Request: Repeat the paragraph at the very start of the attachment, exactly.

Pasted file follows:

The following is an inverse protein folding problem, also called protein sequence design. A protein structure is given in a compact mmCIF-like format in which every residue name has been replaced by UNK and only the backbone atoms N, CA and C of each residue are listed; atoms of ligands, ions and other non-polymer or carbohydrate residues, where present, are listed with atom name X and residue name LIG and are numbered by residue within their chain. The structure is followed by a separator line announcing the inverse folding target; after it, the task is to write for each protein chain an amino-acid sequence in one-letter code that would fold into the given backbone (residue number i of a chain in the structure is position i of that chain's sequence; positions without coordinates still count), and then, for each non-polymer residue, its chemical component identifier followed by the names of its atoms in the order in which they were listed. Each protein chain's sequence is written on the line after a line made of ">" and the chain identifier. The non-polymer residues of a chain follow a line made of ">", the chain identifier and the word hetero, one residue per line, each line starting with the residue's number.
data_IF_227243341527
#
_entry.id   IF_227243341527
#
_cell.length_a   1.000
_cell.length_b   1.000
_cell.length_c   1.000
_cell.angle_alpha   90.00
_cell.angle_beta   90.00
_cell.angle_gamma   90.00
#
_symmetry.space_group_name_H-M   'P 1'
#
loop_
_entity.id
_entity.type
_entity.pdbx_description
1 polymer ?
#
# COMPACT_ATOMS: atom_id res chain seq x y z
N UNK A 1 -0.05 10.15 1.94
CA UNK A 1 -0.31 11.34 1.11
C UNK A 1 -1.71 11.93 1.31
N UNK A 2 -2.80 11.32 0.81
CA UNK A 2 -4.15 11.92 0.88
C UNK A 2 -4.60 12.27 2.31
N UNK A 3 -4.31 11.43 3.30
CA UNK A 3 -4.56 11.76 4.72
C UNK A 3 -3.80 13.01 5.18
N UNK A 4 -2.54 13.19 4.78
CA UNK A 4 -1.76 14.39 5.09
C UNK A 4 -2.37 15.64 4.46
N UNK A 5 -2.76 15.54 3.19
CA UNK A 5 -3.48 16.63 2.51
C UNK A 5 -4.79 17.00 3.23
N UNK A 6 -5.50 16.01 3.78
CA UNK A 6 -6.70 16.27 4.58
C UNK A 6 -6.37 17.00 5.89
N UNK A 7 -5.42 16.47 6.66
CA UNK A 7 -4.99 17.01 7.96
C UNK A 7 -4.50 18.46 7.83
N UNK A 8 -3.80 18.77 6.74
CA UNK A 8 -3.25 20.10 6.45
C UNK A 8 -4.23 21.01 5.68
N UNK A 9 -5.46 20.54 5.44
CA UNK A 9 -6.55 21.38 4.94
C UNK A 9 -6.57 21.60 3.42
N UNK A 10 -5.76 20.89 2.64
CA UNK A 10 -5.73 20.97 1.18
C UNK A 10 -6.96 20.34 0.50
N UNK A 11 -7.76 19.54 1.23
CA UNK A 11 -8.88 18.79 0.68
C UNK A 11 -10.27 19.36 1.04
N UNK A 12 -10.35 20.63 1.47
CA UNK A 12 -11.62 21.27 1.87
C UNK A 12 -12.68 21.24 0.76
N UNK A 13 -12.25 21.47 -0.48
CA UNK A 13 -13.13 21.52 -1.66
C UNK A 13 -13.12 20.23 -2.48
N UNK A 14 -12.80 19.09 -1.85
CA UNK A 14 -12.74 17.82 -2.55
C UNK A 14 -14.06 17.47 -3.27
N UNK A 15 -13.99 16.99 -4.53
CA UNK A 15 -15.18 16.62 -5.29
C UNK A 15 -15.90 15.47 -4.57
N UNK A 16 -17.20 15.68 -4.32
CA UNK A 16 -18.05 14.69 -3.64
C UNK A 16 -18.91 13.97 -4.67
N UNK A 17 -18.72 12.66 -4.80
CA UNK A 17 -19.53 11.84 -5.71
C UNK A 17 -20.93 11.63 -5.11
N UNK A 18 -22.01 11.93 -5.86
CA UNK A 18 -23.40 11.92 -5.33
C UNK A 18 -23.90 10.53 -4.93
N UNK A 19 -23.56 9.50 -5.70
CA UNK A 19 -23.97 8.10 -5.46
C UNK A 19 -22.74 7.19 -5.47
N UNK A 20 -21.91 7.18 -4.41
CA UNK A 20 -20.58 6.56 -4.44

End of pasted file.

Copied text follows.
The following is an inverse protein folding problem, also called protein sequence design. A protein structure is given in a compact mmCIF-like format in which every residue name has been replaced by UNK and only the backbone atoms N, CA and C of each residue are listed; atoms of ligands, ions and other non-polymer or carbohydrate residues, where present, are listed with atom name X and residue name LIG and are numbered by residue within their chain. The structure is followed by a separator line announcing the inverse folding target; after it, the task is to write for each protein chain an amino-acid sequence in one-letter code that would fold into the given backbone (residue number i of a chain in the structure is position i of that chain's sequence; positions without coordinates still count), and then, for each non-polymer residue, its chemical component identifier followed by the names of its atoms in the order in which they were listed. Each protein chain's sequence is written on the line after a line made of ">" and the chain identifier. The non-polymer residues of a chain follow a line made of ">", the chain identifier and the word hetero, one residue per line, each line starting with the residue's number.